Are H2 fuel cell vehicles still relevant with the rising popularity of electric battery vehicles?
Hydrogen fuel cell vehicles have taken a back seat in media coverage as battery electric vehicles have become more prominent. This is due to the considerable rise of Tesla and then a flurry of activity in the battery electric vehicle space from all the major automobile manufacturers. But, what does this mean for hydrogen fuel cell vehicles which were one of the alternative technologies for fossil fuel based systems? Is the future completely battery-based electric vehicle or is there scope for other technologies to compete?
Not everyone is giving up on fuel cells. There has been some significant news regarding fuel cell vehicles this month. Asian automotive giants are the ones keeping the fuel cell hope alive. Recently, Hyundai announced that it will pilot 35 hydrogen buses (FCEB) in seven cities in South Korea and will also supply a 1000 units of hydrogen-electric trucks to Switzerland by 2023 in a staggered manner. They also plan to have an annual production capacity of 500,000 hydrogen fuel cell vehicles by 2030. This project is similar to the ‘CHIC program’ in Europe which plans to pilot 90 FCEBs in 35 European cities.
Hyundai has also formed an alliance for ‘Hydrogen economy’ which it co-leads along with Air Liquide and has members such as Toyota, Honda, BMW, Total, etc. Hyundai also recently announced a partnership with the Canadian car-sharing co-operative Modo, which will now have two Hyundai FCEVs called Nexo. Shell had launched a hydrogen fueling station in British Columbia a few months back.
Japan has always been the biggest proponent of Hydrogen fuel cells. Toyota has put in a significant amount of money in research over the years and has the highest number of patents in this domain. It also has the commercially available Mirai but has very low production volumes of about 10 per day. FCEVs still are comparatively much expensive. Mirai costs about $70,000 and Nexo around $72000. With the Japanese government’s subsidies the cost for Mirai comes down to $50000 which is still an expensive proposition. Also, there is the challenge of very few hydrogen fueling stations.
Only California has half the world’s operating FCEVs due to the better availability of fueling stations. But, the Japanese energy ministry has ambitious plans leading up to the Olympics 2020 for the hydrogen economy. Japan also has an ambitious ‘Strategic Energy Plan’ with a 30-year road-map for manufacturing, transportation, and storage of hydrogen. The government itself is spending significant money in developing the infrastructure for the hydrogen economy. Also, the private sector in Japan is also pushing for the cause with Toyota leading the way. In March 2018, a group of 11 Japanese companies like Toyota, Nissan, and Honda, launched a venture called Japan H2 Mobility to build 80 hydrogen fueling stations by 2022.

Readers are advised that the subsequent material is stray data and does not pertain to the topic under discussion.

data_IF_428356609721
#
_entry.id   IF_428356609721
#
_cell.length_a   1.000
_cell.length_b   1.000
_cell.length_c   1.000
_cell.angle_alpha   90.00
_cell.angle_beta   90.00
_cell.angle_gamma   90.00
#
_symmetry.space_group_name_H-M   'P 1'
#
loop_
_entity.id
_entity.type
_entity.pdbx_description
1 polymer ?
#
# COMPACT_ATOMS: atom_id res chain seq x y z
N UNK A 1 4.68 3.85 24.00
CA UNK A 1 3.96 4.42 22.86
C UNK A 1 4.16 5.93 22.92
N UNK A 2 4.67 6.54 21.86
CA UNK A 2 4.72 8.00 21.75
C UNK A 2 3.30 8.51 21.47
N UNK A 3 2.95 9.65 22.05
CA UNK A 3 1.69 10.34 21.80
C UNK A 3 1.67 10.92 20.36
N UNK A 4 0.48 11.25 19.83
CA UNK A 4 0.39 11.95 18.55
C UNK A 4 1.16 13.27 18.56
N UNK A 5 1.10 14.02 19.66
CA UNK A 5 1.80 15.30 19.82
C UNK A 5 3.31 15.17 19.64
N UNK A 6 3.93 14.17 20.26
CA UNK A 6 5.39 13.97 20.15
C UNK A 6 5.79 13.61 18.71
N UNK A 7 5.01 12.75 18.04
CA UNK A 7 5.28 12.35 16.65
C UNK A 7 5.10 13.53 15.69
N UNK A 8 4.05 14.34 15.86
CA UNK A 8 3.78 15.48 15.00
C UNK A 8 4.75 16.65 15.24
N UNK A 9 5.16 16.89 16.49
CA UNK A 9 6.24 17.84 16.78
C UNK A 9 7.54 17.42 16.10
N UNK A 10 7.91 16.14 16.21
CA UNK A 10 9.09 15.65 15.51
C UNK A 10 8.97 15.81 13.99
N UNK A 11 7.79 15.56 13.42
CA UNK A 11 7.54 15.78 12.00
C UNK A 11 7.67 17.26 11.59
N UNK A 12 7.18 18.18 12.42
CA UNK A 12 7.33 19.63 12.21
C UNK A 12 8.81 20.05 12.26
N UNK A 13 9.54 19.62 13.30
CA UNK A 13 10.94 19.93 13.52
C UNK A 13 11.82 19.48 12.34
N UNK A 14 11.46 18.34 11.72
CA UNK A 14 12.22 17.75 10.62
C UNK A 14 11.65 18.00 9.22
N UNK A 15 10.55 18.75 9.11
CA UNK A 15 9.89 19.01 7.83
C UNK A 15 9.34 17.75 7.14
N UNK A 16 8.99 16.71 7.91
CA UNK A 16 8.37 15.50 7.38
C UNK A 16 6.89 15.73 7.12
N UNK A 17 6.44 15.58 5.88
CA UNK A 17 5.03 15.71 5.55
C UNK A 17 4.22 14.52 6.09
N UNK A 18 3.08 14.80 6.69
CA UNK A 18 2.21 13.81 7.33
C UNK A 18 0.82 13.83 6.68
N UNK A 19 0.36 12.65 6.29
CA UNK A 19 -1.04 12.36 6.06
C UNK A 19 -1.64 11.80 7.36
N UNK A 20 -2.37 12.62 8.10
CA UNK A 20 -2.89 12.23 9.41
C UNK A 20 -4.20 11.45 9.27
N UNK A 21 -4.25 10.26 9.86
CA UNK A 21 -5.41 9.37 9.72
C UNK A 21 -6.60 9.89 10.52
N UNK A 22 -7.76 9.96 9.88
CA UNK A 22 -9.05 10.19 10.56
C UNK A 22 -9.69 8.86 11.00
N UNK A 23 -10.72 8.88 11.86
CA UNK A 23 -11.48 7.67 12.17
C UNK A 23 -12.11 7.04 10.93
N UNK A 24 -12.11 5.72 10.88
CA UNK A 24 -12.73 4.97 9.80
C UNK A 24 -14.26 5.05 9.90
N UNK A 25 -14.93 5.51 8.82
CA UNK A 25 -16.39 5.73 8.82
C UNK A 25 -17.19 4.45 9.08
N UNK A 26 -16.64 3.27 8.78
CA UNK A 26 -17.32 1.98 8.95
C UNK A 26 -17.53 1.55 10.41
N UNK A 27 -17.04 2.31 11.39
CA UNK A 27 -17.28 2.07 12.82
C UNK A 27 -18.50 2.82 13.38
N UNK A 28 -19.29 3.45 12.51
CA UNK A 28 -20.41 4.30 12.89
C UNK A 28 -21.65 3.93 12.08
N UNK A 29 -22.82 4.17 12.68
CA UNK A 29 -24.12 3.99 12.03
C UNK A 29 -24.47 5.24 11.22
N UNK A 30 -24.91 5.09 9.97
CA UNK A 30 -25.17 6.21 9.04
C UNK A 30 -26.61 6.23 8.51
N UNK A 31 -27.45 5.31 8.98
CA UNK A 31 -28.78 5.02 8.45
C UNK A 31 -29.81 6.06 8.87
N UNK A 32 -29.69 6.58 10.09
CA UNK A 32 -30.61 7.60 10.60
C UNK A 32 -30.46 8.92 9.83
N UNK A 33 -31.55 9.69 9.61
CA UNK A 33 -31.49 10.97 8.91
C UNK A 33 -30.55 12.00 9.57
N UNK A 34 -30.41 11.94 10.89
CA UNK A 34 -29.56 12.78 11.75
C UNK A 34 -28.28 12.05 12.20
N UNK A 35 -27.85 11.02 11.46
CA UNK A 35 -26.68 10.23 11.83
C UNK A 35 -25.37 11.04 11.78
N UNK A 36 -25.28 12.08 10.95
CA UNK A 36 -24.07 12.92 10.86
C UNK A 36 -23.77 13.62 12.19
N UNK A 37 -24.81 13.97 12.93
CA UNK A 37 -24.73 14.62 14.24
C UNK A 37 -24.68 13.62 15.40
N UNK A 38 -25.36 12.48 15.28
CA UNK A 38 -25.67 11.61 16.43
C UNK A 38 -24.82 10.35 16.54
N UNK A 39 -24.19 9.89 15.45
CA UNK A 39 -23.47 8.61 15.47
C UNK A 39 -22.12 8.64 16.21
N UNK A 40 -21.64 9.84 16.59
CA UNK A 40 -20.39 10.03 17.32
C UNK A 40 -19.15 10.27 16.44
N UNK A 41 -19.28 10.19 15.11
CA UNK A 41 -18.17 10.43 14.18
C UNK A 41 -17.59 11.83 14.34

Japan is the largest importer of petroleum and coal for its energy needs. Will the Fukushima nuclear reactor disaster, it is also cutting down on nuclear power. This makes it uniquely positioned to adopt the hydrogen economy. Even China’s State Council in a surprise move, announced on March 15, 2019, a proposal to promote the development and construction of fueling stations for hydrogen fuel-cell cars. This is significant as China is a leader the battery electric vehicle manufacturing and adoption. With the Chinese government push, there might be a considerable activity the fuel cell domain as well in the next few years.
The challenges of hydrogen fuel cells still persist and would require substantial research. Currently, the costs of production, storage of hydrogen is very high. Also, a lot of it is still produced from fossil fuels making the ‘sustainability’ aspect questionable. Although FCEVs have very fast refueling, the fueling station infrastructure is virtually non-present and building a new hydrogen fuel station itself is very costly.
Toyota partnered with the Dutch Institute for fundamental energy research to develop a device that uses sunlight to produce hydrogen from humid air. Various such concepts to develop clean hydrogen at a large-scale, as well as new structure of fuel cells are under research. With the push from the Asian nations, there could be considerable progress in this domain. Also, Audi announced new investments in fuel cell cars a few days back. It seems that European car manufacturers also may not have given up on the hydrogen economy!
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